The simple way is to write down all the possibilities and count them up, just like you did in the question to the answer should be 4. But this would be quite difficult if we had e.g. 150 chairs.
Also, 4 is the correct answer only if we can't distinguish one boy from another and those two girls in our eyes are all the same. In this case we have 3 indistinguishable object of type B and two of type G but those have to always be side-by-side so we can think of them being just one single item. So we can arrange those 4 items in
Now, I'm assuming that we have to count the arrangements of 5 different people: B1, B2, B3, G1, G2. Firstly, like before girls sit together so we think of 4 people: B1, B2, B3, G -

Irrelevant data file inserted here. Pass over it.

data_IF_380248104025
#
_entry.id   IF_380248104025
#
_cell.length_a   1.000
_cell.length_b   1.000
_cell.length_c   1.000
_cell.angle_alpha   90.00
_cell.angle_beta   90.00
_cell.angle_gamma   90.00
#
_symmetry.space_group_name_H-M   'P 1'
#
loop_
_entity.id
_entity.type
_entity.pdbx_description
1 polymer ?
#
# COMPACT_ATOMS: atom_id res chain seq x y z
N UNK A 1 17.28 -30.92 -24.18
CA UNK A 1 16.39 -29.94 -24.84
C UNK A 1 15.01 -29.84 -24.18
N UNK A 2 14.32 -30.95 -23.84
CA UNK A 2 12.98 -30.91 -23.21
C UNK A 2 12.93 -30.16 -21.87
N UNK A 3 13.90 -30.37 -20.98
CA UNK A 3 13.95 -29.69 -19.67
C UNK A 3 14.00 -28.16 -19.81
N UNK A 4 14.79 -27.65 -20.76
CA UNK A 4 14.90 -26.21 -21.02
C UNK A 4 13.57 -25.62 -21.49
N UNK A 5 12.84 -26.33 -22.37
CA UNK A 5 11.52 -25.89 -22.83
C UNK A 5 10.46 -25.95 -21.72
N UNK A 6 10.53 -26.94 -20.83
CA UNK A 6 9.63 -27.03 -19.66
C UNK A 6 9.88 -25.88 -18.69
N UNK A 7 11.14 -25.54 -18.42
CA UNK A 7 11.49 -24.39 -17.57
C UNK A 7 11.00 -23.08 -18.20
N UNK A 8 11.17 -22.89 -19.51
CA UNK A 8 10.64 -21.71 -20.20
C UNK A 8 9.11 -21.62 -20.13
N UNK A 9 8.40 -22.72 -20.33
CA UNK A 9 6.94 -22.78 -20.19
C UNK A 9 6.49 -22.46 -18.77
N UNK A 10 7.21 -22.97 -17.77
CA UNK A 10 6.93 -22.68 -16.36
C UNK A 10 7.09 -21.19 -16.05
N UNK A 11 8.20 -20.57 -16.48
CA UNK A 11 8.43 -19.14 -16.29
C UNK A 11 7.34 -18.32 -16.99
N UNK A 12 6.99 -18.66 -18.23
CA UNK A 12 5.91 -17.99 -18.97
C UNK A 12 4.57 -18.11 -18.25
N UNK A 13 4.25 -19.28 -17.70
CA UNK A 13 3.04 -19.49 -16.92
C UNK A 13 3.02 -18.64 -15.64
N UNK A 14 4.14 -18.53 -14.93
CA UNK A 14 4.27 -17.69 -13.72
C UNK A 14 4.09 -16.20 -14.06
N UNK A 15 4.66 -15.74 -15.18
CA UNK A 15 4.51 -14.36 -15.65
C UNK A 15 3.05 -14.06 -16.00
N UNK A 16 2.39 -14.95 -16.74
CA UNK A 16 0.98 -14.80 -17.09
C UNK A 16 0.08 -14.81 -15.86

All of what I've done above was under the assumption that the order of chairs is important (you can think of it as if the chairs had numbers of them). So arrangements '12345' and '54321' are two different ones. If we didn't care about it, so if we'd only be interested who sits besides who, any final answer of those should be divided by
Visualisel the process happening ... then think about the maths involved.
I would understand this question differently - there is a difference in the way the two girl and the 3 boys sit. Jane, then Ann, is different from Ann then Jane. Similarly for the boys.
There are 4 different places in which the girls can sit together.
GGbbb or bGGbb or bbGGb or bbbGG.
However in each case it could be Gg or gG.
This is then 8 different arrangements for the girls.
Once the girls are seated, there will be 3 seats open.
There is a choice of 3 boys for the first seat, 2 boys for the second seat and the third boy has to sit in the remaining seat.
This leads to